Recent efforts to foster greater communication between the University's athletic and academic communities are off to a promising start, according to administrators and faculty, and will intensify in the coming months.
This optimism stems from the 1994 appointment of Prof. Joseph Quinn (Economics) as the University's first faculty athletic representative, and the concurrent establishment of the Athletic Advisory Board, composed of nine administrators and faculty who began meeting in early 1995. The board represents faculty interests to the athletic director, advises the AD on policy issues brought to its attention and communicates Athletic Association goals and objectives to the University community.
The Athletic Advisory Board membership includes, from left: Graduate School of Arts and Sciences Associate Dean Patricia DeLeeuw, Assoc. Prof. Michael McFarland, SJ (CSOM), Vanderslice Professor of Chemistry T. Ross Kelly, ex-officio Chairman Prof. Joseph Quinn (Economics), Assoc. Prof. Michael Malec (Sociology), Assoc. Prof. Paul Spagnoli (History) and Associate Dean for Enrollment Management and University Registrar Louise Lonabocker. Members not pictured are Dean for Student Development Robert Sherwood, Assoc. Prof. Jane Ashley (SON) and Assoc. Prof. Hassell McClellan (CSOM). (Photo by Mark Morelli)
Earlier this month, Quinn, the board's ex-officio chairman, and AAB members reflected on the board's first year of work, which they described as an exploratory one that offered an opportunity to become acquainted with administrators, staff and other personnel in the Athletic Association. Members also devised a proposal formalizing policies on missed classes for student-athletes and looked ahead to other initiatives that will strengthen athletics-academics ties.
"There were two things I learned," Quinn said. "One, college athletics is a big, complicated enterprise, one of the most tightly regulated in America. Two, the people who work in athletics at Boston College are tremendously dedicated, whether they are top administrators like [Athletic Director] Chet Gladchuk Jr. or [Learning Resources for Student Athletes Director] Kevin Lyons, secretaries, coaches - or the approximately 800 athletes themselves.
"We've been impressed with the quality of people we've met," he added. "They truly want faculty perspectives on student athletes and information on the job they are doing in shaping these men and women for the future."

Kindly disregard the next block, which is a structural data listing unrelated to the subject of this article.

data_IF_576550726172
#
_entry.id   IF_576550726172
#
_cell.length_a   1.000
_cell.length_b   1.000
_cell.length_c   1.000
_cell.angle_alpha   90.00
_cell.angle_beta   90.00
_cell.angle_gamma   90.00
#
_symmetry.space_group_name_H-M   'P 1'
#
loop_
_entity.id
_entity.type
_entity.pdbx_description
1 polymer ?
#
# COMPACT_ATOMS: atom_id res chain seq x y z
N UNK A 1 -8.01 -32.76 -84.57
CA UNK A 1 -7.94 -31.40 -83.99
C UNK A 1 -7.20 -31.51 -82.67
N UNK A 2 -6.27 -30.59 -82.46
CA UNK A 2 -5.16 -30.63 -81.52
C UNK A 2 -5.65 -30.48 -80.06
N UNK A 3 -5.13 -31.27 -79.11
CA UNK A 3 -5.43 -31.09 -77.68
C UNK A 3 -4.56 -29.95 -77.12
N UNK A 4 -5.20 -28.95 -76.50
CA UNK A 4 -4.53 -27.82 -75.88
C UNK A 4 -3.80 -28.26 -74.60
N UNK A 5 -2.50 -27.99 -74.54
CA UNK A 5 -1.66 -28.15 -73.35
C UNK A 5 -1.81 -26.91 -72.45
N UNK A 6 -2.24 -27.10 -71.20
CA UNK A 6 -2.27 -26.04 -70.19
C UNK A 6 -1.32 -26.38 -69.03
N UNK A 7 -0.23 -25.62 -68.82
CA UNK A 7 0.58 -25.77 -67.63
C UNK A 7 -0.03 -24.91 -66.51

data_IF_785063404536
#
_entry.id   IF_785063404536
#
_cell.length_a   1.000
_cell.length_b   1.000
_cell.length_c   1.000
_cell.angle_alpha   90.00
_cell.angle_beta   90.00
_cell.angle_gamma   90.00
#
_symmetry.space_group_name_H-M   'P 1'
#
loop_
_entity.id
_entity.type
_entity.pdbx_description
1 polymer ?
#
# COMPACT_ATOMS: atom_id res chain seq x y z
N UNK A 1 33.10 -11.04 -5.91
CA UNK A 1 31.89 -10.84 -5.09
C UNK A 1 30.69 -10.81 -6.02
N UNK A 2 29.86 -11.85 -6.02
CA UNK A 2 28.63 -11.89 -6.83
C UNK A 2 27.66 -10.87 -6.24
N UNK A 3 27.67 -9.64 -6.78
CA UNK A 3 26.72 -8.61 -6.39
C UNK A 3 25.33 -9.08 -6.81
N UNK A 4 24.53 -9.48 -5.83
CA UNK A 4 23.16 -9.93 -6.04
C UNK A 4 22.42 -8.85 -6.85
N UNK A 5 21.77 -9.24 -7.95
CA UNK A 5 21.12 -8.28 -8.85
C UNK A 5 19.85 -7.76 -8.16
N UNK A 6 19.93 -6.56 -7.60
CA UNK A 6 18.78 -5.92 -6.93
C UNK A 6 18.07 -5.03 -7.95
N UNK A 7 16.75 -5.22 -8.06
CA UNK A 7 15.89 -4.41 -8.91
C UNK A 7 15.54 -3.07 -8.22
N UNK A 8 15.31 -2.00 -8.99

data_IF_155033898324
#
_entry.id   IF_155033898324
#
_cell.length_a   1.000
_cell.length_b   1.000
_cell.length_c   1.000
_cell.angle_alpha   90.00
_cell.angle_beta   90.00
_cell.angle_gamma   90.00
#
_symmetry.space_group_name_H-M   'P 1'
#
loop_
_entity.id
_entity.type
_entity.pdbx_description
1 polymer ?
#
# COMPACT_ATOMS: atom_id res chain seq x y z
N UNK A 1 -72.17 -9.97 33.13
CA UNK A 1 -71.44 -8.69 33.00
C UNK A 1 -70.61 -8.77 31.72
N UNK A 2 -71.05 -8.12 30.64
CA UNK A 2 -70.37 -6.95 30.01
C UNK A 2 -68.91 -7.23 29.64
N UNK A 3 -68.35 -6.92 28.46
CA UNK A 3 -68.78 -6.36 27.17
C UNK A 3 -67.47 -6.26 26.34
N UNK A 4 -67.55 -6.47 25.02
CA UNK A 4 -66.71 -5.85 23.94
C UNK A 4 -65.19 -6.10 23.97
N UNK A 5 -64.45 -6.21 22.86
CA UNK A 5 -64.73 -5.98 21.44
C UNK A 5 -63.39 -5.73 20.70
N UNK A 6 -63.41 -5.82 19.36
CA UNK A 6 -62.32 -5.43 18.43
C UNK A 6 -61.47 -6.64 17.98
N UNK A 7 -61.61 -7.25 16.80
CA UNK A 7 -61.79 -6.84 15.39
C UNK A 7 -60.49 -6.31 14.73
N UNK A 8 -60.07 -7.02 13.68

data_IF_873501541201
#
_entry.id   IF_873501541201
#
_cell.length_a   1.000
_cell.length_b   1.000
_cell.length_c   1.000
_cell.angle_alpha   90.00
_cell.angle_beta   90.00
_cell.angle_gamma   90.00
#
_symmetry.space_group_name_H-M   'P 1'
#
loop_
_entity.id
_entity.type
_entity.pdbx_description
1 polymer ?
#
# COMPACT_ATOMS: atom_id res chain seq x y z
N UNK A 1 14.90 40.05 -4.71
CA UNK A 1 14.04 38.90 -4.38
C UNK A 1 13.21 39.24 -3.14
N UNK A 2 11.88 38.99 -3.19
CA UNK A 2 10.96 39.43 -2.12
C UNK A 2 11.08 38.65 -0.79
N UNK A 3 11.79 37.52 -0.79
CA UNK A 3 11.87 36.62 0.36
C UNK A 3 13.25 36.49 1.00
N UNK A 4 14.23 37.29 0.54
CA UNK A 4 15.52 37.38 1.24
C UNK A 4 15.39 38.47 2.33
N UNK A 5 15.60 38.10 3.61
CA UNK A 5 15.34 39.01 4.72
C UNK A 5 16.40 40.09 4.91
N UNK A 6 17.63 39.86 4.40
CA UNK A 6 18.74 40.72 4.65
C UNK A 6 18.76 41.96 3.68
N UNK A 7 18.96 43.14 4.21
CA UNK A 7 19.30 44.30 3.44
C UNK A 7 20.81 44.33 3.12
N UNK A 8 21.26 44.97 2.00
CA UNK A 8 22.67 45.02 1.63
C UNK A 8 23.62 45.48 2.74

"The more we understand each other, the more we can help each other," said AAB member Assoc. Prof. Michael Malec (Sociology). "What's been encouraging is to see the support that the Athletic Association gives to the notion that academics come first."
This commitment to academic achievement is reflected in the graduation rates of the University's varsity athletes - annually ranked among the nation's best - Quinn and AAB members note, refuting the idea that athletics and academics are incompatible, even adversarial pursuits. But in a major university setting, they point out, establishing a working rapport between academic and athletic professionals can be difficult. The AAB's proposal on class absences represents the desire to bridge such gaps, Quinn said.
Under the proposal, which Quinn said may be given a "trial run" this fall, comprehensive information would be provided at the beginning of the semester to faculty as to when athletes are most likely to be absent from class. These absences apply solely to students in the 33 University athletic programs, and cover only athletic contests or travel to and from contests, he said, and not practices, team meetings or training sessions.
"Faculty and student athletes can discuss at the outset any potential conflicts in fulfilling course obligations," Quinn said. "It is an attempt to formalize what usually happens informally. We simply want to clarify the responsibilities of the athletic and academic administration, faculty, the AAB and the student athletes."
The board will hold an open discussion for faculty on the proposal this spring at a date to be announced later, Quinn said. It will also be a chance for faculty to offer their views on other aspects of the athletic-academic relationship.
"There is wide agreement that this policy is much needed," said Graduate School of Arts and Sciences Associate Dean Patricia DeLeeuw, another AAB member. "Our body represents the academic side of the University and we need to utilize this perspective as we continue developing our relationship with the Athletic Association."
A more long-term project for the board involves the National Collegiate Athletic Association's recently enacted certification process of its members' athletic programs. Every five years, a peer review group will assess a program's performance in four areas: governance, academic integrity, fiscal integrity and commitment to equity. The board, therefore, "will play a big role" in helping the University prepare for the evaluation, Quinn said, which will begin during the 1997-98 academic year.
Five of the panel's nine members are full-time faculty elected by their colleagues, three from the College of Arts and Sciences and two from the professional schools. Two are appointed by the University president and two are named jointly by the athletic director and faculty athletic representative.
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